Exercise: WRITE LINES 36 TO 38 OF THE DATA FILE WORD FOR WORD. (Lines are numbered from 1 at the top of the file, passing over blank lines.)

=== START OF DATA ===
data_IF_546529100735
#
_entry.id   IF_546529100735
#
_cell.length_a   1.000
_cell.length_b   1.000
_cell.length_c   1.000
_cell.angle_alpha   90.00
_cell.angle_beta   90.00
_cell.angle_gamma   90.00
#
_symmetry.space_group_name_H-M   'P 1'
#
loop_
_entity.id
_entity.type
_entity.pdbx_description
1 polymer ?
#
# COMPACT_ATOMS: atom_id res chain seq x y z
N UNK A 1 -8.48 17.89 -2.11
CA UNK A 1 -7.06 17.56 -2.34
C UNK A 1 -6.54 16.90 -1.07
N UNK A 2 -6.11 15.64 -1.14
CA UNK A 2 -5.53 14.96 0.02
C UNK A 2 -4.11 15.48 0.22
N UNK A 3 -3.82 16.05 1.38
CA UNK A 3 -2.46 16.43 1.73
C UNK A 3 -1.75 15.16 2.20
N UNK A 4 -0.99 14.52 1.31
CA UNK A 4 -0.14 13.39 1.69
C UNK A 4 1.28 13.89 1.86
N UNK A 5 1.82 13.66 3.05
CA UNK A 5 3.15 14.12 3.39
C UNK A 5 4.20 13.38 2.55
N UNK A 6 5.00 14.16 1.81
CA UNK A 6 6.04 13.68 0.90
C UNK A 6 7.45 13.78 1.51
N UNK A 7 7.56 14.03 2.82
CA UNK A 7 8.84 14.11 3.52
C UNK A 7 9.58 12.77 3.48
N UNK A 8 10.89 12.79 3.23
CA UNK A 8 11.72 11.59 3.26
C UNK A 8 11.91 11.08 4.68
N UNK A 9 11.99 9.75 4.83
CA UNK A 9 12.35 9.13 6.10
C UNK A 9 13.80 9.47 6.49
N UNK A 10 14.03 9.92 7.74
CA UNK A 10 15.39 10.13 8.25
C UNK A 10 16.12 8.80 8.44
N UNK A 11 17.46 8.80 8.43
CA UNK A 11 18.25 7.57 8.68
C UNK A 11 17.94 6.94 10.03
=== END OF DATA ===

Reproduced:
N UNK A 6 5.00 14.16 1.81
CA UNK A 6 6.04 13.68 0.90
C UNK A 6 7.45 13.78 1.51